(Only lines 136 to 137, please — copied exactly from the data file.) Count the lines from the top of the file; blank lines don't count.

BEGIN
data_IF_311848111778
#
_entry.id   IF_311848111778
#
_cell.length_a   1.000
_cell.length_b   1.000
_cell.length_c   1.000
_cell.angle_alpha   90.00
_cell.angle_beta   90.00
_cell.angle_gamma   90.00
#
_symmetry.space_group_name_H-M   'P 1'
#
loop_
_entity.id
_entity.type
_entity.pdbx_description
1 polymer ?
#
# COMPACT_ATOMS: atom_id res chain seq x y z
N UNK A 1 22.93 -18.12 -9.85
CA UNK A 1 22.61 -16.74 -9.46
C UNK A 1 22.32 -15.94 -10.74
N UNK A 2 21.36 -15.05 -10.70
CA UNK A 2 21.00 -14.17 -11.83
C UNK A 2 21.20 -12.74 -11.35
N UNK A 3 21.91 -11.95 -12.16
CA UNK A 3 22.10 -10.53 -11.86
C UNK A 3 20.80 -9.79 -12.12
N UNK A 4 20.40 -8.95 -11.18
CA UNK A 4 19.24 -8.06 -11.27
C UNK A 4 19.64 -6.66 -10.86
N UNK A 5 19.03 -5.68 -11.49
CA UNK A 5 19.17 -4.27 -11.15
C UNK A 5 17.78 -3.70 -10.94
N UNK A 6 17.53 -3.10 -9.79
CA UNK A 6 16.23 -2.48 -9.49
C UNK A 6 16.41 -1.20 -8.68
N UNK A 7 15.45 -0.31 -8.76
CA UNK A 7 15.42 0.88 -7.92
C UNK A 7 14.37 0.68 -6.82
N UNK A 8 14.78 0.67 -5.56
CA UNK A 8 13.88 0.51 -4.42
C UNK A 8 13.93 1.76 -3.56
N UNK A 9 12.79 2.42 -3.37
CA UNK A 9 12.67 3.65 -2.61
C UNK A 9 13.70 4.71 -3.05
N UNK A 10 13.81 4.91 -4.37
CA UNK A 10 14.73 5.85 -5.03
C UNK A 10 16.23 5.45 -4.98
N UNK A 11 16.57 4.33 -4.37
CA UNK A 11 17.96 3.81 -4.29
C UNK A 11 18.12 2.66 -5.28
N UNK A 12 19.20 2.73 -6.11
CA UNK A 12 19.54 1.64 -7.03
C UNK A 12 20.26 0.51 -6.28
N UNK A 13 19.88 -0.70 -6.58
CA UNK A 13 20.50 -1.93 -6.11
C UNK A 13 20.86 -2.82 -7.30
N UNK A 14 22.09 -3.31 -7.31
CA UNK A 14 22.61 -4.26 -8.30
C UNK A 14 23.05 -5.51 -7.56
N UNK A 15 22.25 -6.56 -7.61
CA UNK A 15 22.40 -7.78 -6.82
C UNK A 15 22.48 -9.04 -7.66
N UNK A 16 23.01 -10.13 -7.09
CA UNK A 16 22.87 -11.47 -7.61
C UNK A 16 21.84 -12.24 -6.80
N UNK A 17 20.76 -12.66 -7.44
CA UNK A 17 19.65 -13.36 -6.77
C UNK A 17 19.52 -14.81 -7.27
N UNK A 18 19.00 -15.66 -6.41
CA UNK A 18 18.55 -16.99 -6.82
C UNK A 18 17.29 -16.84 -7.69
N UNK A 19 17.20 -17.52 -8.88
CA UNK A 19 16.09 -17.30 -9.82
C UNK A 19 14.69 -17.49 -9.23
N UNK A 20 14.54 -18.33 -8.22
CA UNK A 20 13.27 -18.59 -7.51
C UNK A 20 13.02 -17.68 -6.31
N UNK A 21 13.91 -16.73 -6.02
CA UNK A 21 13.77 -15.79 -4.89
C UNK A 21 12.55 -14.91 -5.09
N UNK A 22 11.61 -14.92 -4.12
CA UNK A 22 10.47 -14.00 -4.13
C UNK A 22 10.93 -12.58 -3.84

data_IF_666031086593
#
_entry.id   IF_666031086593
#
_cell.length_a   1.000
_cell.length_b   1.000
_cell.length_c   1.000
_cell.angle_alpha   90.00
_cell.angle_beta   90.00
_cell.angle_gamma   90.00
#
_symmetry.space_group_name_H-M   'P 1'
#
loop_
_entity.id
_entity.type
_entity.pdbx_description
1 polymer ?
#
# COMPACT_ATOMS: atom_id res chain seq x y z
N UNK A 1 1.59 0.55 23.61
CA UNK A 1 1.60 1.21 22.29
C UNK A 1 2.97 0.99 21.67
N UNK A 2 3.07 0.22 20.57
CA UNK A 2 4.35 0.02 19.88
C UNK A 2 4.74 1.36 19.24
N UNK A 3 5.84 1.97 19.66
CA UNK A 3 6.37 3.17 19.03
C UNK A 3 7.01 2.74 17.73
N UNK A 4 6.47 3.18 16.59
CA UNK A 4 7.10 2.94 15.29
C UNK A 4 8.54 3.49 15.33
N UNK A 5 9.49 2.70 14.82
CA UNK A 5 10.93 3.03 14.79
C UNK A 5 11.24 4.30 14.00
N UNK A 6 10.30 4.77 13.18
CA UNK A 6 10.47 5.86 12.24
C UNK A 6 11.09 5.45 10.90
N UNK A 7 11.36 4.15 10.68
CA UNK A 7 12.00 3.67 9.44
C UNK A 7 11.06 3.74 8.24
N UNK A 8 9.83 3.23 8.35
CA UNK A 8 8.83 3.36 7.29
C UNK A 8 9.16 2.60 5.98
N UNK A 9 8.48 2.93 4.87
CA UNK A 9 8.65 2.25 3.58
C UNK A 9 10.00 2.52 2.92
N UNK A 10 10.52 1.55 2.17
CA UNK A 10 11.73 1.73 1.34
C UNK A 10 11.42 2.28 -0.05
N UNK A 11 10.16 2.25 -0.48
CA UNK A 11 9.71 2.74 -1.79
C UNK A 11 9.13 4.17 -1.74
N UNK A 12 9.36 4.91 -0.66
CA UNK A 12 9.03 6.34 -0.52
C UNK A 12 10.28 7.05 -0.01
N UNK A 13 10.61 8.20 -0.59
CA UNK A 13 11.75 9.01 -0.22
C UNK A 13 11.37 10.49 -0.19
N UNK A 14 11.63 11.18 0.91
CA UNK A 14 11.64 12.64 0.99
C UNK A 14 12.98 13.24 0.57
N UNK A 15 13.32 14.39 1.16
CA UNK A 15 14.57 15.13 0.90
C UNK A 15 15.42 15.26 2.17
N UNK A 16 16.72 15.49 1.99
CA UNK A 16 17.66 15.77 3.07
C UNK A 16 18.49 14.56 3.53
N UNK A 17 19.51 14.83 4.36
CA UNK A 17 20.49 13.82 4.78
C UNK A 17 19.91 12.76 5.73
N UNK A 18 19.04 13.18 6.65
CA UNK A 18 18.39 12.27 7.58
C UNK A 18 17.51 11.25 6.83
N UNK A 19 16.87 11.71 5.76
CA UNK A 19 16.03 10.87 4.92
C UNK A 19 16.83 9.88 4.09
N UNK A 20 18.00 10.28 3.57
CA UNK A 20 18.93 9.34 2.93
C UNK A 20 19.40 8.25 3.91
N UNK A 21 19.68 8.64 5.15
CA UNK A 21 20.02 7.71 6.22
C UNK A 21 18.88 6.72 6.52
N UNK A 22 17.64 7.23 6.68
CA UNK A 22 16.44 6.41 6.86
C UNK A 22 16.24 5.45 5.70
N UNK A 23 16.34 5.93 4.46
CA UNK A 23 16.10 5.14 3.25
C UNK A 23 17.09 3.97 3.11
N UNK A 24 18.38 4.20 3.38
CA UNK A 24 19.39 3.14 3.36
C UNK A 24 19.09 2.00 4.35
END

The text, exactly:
C UNK A 10 11.42 2.28 -0.05
N UNK A 11 10.16 2.25 -0.48